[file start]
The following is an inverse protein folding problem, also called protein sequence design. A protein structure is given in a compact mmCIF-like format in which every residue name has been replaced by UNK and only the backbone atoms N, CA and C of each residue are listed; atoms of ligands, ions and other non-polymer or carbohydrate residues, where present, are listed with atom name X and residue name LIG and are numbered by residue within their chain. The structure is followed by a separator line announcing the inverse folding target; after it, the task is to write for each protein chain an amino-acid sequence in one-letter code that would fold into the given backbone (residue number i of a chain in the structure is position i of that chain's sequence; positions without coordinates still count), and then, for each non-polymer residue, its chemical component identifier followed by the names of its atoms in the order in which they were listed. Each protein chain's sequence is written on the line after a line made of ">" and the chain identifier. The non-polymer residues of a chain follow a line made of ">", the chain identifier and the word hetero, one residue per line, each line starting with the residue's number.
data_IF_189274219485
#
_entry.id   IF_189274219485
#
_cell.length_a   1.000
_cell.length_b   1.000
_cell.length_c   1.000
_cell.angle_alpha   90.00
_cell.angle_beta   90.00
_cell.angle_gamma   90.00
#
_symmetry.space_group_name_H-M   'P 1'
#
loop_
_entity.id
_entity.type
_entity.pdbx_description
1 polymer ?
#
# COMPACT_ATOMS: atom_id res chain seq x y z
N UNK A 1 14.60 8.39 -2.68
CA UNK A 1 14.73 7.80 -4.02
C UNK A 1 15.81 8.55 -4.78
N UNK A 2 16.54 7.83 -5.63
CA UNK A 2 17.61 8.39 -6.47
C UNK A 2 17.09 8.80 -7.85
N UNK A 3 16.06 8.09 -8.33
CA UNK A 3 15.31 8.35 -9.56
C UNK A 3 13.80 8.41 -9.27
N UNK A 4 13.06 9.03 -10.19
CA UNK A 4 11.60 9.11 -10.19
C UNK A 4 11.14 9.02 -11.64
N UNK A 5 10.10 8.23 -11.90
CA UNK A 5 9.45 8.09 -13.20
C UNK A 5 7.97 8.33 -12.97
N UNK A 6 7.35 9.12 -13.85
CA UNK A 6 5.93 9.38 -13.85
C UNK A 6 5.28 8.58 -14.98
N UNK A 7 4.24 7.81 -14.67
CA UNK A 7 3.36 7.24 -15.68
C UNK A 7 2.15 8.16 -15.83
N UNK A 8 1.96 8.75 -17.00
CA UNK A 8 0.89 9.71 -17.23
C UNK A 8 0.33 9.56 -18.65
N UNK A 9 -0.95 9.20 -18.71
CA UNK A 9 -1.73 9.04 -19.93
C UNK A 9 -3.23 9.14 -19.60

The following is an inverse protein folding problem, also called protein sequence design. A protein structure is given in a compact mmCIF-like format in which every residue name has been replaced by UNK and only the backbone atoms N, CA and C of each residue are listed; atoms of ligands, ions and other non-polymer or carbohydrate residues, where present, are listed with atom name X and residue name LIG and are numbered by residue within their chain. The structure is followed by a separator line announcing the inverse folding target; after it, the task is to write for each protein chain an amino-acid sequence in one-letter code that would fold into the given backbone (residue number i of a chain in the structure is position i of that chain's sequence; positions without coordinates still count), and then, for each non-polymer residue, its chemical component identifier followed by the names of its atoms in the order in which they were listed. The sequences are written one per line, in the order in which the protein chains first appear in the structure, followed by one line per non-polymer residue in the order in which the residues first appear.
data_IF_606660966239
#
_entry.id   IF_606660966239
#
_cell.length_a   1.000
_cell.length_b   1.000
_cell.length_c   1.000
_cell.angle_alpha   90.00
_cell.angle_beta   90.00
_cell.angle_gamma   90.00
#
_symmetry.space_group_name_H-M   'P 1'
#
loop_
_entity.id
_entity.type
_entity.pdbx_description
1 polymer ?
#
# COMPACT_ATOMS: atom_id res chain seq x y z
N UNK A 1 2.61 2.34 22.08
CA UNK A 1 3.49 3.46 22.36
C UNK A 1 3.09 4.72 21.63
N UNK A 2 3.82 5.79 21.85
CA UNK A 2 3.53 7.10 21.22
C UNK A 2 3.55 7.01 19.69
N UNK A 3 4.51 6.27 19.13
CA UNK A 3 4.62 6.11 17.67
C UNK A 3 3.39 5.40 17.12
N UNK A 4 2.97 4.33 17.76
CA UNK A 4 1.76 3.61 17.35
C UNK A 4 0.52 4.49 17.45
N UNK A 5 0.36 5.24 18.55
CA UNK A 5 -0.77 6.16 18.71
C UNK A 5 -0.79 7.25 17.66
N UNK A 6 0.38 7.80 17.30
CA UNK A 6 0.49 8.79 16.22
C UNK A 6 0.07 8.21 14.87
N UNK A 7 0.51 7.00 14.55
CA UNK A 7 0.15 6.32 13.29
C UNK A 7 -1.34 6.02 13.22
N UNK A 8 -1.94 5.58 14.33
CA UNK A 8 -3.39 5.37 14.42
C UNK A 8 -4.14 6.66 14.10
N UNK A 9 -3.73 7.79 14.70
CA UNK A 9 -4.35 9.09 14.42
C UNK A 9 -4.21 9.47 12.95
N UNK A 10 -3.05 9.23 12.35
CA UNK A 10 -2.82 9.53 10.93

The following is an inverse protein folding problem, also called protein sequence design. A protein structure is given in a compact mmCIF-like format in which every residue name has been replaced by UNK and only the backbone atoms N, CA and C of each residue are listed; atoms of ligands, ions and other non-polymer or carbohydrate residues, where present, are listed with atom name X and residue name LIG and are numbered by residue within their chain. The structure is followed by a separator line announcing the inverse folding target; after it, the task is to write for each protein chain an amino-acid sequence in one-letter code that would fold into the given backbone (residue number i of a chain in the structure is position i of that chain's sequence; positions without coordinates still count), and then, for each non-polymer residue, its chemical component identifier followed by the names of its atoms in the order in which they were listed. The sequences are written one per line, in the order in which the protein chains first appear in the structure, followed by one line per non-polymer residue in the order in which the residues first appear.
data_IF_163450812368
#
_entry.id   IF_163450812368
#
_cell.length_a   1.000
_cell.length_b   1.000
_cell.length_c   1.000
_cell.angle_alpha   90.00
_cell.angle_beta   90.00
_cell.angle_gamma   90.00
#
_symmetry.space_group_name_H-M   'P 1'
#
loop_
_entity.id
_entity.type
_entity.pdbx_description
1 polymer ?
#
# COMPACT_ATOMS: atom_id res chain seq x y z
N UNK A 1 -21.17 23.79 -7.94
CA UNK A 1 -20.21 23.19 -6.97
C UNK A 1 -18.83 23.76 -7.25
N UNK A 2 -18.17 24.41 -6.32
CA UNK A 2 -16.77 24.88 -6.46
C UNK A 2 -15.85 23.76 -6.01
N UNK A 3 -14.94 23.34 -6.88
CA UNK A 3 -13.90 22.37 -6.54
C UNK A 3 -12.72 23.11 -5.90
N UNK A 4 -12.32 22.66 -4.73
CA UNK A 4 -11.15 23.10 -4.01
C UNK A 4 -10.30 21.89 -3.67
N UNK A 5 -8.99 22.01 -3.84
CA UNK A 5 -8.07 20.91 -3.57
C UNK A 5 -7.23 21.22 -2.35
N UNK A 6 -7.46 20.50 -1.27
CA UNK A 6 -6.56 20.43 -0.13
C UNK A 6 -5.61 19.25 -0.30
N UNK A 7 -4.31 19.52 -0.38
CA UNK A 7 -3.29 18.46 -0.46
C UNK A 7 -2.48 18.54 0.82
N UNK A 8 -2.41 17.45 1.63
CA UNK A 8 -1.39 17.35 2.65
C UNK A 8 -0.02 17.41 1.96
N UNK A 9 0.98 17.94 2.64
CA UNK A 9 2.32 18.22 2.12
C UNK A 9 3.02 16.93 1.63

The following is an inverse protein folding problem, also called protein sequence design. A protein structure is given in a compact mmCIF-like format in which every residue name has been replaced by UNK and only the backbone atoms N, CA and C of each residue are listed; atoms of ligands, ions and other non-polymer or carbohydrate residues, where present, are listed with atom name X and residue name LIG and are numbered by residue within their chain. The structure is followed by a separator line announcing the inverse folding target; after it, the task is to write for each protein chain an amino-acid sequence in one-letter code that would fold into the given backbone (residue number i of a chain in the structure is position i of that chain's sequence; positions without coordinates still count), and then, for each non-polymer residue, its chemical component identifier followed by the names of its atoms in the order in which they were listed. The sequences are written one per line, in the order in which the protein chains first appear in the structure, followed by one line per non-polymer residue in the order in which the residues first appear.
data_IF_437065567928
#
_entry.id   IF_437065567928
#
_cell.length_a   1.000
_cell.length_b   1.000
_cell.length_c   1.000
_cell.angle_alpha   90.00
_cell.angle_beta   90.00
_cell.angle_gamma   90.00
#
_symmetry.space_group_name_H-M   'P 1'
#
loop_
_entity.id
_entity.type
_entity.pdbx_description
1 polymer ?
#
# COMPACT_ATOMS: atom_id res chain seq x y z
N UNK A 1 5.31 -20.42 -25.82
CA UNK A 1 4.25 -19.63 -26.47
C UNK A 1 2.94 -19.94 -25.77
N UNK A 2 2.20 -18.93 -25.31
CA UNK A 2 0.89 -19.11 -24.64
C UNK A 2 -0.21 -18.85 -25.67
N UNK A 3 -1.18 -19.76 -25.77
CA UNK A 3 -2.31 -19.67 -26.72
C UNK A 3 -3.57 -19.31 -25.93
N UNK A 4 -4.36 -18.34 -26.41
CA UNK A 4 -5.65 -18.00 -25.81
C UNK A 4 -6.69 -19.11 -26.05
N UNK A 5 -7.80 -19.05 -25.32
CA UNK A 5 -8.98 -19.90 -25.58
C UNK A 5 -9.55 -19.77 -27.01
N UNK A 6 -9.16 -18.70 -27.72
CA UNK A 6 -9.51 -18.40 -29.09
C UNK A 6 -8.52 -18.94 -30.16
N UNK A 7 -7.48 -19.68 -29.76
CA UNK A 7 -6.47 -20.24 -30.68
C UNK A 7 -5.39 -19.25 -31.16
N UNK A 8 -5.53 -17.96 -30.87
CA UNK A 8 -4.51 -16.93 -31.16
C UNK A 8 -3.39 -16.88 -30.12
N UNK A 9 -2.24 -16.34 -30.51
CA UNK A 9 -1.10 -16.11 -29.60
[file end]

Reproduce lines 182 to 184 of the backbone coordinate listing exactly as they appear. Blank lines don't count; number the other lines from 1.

C UNK A 5 -9.55 -19.77 -27.01
N UNK A 6 -9.16 -18.70 -27.72
CA UNK A 6 -9.51 -18.40 -29.09